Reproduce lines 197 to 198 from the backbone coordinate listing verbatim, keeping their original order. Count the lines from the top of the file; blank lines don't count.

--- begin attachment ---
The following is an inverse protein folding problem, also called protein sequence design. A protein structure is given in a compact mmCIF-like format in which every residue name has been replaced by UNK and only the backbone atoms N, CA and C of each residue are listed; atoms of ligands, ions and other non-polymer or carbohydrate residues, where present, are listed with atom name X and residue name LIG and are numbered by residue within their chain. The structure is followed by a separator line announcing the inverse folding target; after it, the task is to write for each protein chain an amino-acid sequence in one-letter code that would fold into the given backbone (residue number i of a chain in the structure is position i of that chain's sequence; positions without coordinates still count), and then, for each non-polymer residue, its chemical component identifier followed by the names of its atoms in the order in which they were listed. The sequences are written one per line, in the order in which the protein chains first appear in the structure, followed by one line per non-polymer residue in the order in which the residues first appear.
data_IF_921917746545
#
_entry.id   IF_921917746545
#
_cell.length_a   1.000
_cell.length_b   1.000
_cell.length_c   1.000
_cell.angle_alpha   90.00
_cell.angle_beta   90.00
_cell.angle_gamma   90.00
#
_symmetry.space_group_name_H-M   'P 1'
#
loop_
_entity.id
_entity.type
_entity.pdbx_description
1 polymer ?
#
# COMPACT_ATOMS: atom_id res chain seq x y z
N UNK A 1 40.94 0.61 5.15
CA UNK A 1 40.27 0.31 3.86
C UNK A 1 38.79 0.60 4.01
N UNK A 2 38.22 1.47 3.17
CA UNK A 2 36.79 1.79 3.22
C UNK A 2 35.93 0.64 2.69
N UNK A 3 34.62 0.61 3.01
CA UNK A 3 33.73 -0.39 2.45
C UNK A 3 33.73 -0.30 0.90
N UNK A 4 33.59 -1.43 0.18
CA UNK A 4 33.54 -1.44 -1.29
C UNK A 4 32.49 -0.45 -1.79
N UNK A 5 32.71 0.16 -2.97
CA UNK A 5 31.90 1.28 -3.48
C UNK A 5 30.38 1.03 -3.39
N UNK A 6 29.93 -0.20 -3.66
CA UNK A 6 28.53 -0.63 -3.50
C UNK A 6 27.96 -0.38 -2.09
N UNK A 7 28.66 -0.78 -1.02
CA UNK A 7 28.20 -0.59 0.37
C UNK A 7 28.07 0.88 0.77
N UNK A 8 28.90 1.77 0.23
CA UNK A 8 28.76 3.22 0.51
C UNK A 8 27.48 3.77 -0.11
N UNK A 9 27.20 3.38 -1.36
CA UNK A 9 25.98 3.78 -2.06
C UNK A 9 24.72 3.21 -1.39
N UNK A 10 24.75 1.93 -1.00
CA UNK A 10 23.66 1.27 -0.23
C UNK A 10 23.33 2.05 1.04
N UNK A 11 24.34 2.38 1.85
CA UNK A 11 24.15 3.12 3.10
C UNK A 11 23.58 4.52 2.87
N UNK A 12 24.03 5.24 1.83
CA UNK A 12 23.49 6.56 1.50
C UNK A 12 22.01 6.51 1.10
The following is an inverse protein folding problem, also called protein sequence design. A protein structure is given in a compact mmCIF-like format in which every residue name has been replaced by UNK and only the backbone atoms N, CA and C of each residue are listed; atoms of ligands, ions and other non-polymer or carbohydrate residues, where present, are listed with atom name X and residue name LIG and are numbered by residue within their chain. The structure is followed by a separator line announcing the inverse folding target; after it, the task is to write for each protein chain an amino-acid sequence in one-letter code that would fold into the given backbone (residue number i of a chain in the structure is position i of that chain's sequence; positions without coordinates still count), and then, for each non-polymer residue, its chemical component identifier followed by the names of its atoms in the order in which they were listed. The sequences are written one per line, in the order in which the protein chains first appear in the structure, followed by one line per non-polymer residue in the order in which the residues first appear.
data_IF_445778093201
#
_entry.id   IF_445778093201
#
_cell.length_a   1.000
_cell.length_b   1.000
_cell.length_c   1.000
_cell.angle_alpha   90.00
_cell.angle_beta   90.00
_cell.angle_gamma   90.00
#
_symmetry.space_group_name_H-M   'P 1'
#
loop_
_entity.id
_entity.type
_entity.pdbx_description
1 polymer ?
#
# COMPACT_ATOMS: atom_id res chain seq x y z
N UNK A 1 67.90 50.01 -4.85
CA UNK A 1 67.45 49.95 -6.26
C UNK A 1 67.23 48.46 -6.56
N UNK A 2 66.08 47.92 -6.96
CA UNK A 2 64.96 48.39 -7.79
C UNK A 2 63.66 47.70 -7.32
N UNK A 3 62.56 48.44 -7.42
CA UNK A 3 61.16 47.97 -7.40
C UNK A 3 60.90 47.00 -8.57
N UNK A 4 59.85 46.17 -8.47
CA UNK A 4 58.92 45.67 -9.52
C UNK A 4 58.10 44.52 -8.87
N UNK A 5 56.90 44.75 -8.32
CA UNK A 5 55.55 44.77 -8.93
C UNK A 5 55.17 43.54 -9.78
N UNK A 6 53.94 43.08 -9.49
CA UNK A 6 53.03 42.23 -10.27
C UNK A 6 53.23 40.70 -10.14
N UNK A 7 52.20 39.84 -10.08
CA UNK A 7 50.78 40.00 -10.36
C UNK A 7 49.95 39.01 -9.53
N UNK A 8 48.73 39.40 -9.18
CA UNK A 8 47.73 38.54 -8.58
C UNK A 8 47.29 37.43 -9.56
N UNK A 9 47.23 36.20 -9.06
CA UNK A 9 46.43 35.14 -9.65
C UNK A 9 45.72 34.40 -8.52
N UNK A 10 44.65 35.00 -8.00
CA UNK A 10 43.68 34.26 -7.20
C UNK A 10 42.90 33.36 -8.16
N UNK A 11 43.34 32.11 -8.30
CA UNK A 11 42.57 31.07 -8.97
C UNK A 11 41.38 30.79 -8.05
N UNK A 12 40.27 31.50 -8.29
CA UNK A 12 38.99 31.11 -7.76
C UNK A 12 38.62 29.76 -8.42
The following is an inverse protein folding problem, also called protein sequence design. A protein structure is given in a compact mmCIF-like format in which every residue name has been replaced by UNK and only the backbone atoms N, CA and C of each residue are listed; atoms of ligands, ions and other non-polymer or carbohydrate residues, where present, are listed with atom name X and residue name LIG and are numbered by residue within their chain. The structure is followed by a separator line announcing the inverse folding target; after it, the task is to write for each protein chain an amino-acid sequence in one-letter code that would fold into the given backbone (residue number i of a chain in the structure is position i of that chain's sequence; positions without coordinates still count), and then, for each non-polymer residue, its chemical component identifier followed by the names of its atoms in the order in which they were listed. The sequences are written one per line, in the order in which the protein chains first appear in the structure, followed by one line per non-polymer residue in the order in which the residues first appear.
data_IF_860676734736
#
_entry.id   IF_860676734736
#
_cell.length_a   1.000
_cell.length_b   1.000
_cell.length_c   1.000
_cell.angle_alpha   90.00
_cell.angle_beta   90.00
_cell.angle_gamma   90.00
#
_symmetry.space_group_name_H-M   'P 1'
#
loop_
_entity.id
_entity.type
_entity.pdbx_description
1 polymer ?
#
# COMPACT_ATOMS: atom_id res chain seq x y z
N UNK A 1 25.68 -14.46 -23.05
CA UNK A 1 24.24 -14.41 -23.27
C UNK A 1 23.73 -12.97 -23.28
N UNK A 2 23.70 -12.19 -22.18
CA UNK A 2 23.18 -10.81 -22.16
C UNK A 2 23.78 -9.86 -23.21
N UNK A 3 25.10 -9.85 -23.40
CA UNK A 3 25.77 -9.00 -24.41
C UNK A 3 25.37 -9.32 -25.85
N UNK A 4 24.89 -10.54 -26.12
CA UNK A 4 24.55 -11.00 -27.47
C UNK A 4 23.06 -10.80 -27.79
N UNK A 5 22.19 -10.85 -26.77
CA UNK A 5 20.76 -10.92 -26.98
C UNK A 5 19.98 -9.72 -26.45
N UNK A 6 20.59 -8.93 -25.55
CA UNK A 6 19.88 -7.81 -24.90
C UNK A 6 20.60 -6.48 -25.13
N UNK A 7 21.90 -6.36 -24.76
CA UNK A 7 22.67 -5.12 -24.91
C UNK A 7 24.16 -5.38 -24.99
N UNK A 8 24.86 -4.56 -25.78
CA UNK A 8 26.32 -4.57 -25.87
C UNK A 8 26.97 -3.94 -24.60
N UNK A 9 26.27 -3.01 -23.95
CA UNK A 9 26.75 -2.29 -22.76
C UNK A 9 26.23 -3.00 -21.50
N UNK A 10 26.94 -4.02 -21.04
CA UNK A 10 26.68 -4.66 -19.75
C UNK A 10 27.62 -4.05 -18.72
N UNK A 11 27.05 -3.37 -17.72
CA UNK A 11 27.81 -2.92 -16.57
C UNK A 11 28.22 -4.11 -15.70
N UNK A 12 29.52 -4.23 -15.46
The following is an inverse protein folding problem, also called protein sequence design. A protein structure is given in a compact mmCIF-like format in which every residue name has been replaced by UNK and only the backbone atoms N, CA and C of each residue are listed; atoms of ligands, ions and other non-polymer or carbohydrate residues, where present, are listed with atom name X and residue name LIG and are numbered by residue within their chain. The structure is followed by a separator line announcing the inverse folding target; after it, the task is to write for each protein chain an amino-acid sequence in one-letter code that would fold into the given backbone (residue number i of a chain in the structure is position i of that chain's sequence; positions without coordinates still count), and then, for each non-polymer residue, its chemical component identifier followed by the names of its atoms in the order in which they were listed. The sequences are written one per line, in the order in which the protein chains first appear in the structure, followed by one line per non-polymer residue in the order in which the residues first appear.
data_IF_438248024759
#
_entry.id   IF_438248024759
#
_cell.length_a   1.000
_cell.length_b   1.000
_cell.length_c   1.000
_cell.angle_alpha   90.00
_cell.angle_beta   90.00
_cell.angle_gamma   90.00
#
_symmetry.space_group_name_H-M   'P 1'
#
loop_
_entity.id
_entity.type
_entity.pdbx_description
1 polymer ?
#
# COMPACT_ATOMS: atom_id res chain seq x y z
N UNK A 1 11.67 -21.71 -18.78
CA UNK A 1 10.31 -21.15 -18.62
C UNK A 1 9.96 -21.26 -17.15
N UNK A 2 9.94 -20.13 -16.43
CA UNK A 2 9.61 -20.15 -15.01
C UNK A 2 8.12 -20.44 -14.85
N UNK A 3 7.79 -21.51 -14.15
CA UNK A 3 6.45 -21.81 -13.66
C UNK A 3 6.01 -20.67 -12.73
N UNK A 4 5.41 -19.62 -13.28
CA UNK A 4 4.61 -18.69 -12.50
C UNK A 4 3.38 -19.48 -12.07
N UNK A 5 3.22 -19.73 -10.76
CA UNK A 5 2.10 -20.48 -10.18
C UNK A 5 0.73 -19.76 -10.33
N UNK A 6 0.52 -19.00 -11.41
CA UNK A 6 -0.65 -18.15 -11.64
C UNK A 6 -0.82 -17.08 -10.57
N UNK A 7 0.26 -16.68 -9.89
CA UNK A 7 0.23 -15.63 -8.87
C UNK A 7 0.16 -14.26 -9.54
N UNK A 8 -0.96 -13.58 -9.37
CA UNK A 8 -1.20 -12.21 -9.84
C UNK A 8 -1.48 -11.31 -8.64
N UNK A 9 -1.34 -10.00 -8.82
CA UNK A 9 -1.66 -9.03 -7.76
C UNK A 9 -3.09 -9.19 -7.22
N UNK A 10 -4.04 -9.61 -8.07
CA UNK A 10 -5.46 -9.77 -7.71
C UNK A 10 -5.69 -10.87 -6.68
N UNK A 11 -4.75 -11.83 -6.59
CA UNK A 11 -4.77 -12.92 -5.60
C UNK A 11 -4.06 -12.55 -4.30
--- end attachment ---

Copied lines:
N UNK A 3 7.79 -21.51 -14.15
CA UNK A 3 6.45 -21.81 -13.66